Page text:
People are always asking me what’s the best polymer clay to try, where can I get ideas for polymer clay projects, where can I buy polymer clay, and what are the best polymer clay tutorials?
The best polymer clay for you depends on what you’re using it for. Everyone knows that Sculpey III is soft and not very durable when cured. But it comes in a rainbow of colors. It’s best suited for children’s projects.
Cernit is becoming more popular in the United States and for a good reason. The array of colors are stunning, and it is sturdy and beautiful when cured properly.
Kato Polyclay is known for its strength and ability to hold its shape making it ideal for caning. I’ve used Kato clay in the past with great success. It can be a little challenging to condition, but the results are worth it.
I generally use Premo Sculpey which is durable, flexible, and very strong when properly cured. I blend my own colors, although they do have a large number of colors for people who don’t care to mix their own.
You end up with scrap when you work with polymer. There’s really no such thing as “waste clay” because everything can be used. But sometimes I forget to separate my colors (here’s a video showing how that’s done) and I end up with a lot of mud.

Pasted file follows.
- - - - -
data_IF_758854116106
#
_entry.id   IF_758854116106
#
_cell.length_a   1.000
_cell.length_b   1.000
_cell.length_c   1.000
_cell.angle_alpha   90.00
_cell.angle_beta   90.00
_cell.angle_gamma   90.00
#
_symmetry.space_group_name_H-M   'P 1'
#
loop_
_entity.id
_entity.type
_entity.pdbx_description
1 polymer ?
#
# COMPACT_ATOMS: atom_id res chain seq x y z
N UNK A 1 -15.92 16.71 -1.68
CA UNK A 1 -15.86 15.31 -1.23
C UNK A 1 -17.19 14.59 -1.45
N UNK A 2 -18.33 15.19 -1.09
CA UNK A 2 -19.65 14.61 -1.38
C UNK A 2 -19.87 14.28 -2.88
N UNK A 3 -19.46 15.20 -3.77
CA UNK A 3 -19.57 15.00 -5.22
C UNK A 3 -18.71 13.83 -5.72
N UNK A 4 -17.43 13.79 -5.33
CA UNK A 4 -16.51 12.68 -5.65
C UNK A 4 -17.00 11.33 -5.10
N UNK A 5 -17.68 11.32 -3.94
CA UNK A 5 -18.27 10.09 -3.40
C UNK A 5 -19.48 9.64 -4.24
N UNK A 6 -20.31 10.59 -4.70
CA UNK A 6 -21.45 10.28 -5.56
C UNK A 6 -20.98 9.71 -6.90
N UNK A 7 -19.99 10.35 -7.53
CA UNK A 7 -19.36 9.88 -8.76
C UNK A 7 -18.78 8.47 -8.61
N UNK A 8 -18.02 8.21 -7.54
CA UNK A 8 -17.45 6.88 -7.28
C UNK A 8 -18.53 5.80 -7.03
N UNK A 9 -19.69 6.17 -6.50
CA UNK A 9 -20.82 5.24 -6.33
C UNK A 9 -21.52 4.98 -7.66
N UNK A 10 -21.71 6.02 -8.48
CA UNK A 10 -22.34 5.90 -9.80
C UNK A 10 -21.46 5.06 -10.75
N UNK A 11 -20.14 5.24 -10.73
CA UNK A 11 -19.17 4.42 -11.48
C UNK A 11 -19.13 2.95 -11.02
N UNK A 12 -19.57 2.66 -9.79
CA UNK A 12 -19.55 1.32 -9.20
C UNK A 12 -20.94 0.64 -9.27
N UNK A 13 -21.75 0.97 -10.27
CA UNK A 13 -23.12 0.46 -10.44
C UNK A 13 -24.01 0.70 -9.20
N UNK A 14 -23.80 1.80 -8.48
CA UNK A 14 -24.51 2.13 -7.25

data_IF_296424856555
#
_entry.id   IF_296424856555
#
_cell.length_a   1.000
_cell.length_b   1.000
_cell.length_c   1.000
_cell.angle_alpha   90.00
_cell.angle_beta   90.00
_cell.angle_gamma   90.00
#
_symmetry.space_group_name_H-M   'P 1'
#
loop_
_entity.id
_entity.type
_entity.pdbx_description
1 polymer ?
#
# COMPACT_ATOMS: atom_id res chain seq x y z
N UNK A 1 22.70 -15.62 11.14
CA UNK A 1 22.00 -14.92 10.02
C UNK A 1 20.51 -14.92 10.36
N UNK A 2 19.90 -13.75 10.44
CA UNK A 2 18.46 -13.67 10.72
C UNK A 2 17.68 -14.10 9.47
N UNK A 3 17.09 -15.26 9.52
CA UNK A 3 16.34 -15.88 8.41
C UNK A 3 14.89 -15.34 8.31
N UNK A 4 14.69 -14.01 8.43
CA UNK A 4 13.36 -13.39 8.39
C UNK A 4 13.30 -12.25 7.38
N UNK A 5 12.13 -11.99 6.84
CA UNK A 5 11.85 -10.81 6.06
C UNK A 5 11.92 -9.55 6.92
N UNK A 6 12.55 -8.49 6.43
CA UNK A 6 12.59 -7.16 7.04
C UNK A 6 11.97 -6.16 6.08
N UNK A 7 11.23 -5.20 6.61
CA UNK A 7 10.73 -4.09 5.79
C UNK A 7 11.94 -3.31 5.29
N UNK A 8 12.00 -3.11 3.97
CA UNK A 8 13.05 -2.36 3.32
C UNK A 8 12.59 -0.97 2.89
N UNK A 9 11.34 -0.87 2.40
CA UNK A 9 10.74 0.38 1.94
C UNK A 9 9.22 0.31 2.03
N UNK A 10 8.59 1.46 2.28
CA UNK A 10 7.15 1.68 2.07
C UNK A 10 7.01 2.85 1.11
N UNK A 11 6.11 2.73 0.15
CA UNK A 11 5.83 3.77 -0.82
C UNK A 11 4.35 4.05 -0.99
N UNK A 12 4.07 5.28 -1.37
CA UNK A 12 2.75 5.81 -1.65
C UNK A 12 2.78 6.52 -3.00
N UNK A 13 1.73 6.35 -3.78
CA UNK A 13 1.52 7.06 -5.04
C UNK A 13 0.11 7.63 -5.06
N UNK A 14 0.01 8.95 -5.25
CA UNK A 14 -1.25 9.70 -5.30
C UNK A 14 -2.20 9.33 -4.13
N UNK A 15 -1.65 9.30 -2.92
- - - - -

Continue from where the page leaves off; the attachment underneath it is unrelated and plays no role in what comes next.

So I was thrilled when Donna Kato announced a new product, Kato Blackout Clay, at Clayathon. (Here’s the video.) Blackout clay turns any color of polymer clay to black. I’m always using black. I was excited!
But was there a problem? Like I said, I use mostly Premo which cures at 275 degrees Fahrenheit. Kato clay cures at 300 degrees Fahrenheit. How would the blended clay hold up if I mixed them together? My friend Patty came over the other week and mixed up a bunch of clay and we tested. Here are the results.
We mixed Kato Blackout clay with Premo. The Kato was 12.5% by size. (I trust Patty on this. She can recite Avogadro’s Law from memory. And it’s been a long time since high school.) She cut out 1 1/2 ” circles of thicknesses ranging from #1 on my Atlas pasta machine (about 1/8″) to #9 (thinnest setting). We baked them on a tile at 275 F for an hour, let them cool, and then I tried to destroy them. I could not.
As you can see, I was able to bend each circle almost in half. I don’t have a picture of the thinnest disc, but believe me, it didn’t break. I don’t recommend you do this with all of your clay, but I wanted to see how well the Premo and Kato Blackout clay worked together. The answer is, “just fine.”
I also tried a little of the Kato Liquid Gold clay. I smeared some on some previously-cured Premo clay and liked the effect.
You can buy Kato Blackout Clay and Kato Liquid Gold here.